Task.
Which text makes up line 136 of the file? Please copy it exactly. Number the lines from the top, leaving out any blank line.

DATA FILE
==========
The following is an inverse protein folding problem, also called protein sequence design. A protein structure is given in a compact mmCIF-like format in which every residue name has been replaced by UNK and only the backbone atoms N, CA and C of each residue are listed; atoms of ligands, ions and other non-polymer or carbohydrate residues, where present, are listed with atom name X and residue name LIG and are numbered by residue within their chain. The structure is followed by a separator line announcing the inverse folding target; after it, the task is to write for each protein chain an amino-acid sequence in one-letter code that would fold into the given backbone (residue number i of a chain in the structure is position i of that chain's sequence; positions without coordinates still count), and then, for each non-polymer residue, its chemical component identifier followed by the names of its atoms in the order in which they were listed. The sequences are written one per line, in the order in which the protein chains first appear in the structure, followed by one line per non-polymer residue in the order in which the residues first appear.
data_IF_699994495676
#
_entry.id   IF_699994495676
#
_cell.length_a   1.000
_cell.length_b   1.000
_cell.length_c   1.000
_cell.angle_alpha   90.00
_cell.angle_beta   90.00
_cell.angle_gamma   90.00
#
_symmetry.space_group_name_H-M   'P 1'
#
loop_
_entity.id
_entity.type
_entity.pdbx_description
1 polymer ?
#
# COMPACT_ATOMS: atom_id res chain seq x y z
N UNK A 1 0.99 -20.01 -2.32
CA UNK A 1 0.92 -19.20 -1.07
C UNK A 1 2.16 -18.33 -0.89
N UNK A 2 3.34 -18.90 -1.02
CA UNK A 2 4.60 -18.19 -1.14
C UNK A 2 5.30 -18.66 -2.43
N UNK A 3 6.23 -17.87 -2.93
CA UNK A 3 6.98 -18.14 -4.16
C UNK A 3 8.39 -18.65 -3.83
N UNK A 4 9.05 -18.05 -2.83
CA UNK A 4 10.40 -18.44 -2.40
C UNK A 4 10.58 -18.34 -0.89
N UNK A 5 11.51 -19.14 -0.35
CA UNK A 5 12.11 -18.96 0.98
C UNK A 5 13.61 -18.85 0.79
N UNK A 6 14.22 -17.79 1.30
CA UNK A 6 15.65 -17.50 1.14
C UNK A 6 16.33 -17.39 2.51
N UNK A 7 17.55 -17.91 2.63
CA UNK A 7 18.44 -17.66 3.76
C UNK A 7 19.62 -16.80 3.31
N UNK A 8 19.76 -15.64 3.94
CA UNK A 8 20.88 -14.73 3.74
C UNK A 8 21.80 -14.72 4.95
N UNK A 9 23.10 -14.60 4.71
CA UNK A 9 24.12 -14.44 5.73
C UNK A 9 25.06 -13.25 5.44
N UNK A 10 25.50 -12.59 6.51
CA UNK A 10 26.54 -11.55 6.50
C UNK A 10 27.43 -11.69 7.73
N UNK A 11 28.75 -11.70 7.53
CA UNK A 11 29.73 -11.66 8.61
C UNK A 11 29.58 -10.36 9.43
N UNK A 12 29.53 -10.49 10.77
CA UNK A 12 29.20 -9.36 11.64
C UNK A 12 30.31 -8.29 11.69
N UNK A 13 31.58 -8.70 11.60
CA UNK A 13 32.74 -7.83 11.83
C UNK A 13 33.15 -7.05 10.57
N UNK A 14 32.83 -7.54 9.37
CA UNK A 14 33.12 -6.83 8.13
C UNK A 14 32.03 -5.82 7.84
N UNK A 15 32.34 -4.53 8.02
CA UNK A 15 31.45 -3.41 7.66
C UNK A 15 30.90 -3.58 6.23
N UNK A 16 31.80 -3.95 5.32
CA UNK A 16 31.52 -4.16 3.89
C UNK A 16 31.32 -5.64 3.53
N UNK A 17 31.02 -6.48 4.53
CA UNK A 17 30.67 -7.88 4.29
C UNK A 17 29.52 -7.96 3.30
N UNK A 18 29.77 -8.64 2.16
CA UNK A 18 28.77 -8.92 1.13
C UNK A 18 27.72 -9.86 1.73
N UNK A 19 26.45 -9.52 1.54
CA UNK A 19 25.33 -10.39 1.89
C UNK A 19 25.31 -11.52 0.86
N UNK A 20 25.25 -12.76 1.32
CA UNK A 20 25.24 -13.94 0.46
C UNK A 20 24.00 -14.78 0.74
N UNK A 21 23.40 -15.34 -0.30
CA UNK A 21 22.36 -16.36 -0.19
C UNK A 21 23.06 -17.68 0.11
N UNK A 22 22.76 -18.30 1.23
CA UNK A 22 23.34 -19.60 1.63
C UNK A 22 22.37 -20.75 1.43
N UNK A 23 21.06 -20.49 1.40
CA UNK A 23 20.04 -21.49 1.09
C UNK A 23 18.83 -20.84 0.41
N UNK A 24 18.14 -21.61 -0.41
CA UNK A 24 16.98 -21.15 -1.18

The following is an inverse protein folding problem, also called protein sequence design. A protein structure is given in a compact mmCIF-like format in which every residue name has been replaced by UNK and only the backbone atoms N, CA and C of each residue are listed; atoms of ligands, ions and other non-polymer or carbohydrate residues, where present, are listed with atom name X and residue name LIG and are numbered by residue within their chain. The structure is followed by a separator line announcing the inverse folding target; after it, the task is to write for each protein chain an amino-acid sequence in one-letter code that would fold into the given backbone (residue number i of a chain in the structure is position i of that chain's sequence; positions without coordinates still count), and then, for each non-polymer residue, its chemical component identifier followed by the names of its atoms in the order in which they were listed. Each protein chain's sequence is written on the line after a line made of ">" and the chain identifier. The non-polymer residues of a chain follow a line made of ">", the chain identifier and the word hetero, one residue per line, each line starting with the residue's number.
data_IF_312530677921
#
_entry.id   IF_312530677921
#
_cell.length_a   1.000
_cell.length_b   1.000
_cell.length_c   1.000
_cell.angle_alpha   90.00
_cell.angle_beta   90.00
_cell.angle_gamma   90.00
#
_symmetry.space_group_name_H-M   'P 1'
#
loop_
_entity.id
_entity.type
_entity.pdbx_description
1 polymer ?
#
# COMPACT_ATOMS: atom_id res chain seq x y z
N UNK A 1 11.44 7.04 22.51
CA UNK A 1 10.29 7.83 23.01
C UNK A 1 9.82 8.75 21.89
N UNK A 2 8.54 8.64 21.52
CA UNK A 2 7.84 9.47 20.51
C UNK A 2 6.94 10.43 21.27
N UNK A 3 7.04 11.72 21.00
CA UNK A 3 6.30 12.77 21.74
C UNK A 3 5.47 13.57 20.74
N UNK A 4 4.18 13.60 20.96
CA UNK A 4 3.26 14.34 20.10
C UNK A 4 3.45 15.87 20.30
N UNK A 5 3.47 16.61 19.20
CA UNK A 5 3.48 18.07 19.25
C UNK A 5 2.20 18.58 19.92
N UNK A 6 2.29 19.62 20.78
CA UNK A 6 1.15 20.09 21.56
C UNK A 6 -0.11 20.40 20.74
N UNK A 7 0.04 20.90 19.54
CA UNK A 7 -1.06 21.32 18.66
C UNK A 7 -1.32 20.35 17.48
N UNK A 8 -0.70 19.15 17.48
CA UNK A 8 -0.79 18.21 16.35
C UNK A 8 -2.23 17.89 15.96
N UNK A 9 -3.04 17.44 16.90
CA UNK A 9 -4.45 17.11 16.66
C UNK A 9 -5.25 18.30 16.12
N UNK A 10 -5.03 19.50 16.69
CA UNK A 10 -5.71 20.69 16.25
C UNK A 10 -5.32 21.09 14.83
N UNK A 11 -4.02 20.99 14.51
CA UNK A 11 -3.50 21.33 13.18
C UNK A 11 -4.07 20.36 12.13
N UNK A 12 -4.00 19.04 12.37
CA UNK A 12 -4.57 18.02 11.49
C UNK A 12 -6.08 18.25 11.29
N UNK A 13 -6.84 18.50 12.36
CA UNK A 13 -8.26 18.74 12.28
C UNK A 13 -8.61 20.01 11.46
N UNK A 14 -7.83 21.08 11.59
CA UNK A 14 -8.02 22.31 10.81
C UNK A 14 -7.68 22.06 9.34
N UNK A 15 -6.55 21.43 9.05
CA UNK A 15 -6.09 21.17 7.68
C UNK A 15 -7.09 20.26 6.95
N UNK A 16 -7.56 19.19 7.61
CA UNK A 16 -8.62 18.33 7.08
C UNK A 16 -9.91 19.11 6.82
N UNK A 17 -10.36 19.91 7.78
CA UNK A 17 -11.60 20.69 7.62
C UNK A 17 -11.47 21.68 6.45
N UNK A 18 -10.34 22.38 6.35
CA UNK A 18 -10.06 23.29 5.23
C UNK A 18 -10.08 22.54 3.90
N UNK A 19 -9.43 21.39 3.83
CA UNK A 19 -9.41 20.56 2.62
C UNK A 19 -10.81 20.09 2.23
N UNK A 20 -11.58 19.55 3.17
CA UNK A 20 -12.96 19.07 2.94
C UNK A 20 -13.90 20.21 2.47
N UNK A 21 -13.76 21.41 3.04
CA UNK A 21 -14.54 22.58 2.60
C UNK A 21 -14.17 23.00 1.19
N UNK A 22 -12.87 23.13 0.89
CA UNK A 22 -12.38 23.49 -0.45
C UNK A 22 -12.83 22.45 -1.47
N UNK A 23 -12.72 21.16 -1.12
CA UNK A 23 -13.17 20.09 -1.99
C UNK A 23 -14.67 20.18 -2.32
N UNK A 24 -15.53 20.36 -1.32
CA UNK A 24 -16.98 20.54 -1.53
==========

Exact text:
CA UNK A 8 -0.79 18.21 16.35